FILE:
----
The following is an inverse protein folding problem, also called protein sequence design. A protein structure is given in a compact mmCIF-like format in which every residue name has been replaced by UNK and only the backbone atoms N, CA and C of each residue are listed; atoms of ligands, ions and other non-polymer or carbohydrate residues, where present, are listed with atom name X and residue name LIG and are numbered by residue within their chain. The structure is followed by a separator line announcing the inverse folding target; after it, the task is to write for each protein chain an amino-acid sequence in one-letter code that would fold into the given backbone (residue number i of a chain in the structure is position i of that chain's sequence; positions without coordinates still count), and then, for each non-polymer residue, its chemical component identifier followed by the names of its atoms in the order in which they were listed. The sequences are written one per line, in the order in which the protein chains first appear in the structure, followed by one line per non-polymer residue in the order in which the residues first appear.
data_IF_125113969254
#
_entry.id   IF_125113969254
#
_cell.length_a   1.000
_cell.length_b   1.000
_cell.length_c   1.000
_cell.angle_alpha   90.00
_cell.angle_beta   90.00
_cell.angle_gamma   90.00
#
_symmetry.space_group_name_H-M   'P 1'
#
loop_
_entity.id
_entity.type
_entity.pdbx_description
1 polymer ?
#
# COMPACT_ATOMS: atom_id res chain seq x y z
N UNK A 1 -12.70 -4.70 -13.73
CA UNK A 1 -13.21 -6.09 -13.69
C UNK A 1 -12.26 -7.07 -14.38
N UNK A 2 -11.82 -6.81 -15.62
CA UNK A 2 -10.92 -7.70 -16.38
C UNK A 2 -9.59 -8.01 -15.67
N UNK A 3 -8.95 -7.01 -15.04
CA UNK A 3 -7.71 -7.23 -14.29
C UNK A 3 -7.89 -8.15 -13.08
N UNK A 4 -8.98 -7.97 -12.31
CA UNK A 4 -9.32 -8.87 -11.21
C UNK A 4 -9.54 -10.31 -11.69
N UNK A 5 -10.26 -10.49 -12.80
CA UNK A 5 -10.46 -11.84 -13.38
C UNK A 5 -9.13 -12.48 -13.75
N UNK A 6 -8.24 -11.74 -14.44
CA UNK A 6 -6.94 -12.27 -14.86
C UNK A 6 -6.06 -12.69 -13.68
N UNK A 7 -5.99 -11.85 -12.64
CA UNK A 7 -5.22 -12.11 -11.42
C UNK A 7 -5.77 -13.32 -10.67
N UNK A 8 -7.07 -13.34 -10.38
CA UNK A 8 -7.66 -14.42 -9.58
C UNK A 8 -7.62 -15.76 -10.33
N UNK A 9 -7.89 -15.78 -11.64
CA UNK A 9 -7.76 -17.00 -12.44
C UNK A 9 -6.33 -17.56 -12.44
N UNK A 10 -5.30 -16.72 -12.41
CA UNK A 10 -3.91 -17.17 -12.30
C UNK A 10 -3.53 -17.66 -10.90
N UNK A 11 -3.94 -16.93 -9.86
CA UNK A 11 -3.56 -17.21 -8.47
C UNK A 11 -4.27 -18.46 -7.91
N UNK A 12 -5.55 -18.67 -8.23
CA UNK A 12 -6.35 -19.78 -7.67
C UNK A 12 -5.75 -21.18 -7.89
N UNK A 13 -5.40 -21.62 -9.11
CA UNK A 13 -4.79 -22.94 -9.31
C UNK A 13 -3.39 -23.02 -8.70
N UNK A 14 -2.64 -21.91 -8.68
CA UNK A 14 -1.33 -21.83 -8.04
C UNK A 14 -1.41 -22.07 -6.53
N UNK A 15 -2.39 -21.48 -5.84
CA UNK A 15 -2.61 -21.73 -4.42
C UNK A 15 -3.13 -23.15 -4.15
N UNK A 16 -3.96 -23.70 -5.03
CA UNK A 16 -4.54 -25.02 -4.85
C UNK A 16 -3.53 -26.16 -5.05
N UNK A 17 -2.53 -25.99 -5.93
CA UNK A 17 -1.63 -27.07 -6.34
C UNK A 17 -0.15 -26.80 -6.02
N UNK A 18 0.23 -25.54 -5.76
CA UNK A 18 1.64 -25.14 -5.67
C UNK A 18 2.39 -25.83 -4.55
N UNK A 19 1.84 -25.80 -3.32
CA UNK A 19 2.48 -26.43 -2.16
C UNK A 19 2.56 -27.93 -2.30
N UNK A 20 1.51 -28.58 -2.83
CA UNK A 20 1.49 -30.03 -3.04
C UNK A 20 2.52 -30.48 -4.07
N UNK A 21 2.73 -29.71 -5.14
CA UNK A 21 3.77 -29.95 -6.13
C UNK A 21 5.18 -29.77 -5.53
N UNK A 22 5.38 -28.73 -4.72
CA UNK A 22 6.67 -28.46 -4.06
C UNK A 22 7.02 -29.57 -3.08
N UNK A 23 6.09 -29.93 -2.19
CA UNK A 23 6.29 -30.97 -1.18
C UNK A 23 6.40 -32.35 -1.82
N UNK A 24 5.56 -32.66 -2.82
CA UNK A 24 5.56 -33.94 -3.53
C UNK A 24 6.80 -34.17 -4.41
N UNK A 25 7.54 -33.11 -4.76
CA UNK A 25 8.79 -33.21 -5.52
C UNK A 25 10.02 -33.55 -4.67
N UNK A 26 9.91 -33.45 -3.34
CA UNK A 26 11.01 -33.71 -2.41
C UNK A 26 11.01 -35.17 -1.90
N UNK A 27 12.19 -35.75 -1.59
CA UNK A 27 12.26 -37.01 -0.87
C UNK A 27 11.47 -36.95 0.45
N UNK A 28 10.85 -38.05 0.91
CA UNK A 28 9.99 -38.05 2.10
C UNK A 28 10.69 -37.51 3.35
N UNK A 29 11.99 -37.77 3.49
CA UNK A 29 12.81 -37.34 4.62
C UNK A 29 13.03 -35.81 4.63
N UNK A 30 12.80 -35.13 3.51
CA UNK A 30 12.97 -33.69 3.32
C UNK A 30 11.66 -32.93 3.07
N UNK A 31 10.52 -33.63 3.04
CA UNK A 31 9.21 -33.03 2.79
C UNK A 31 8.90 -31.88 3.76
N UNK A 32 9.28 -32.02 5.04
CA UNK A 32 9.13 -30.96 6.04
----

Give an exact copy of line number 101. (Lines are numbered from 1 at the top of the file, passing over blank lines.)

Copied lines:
CA UNK A 27 12.26 -37.01 -0.87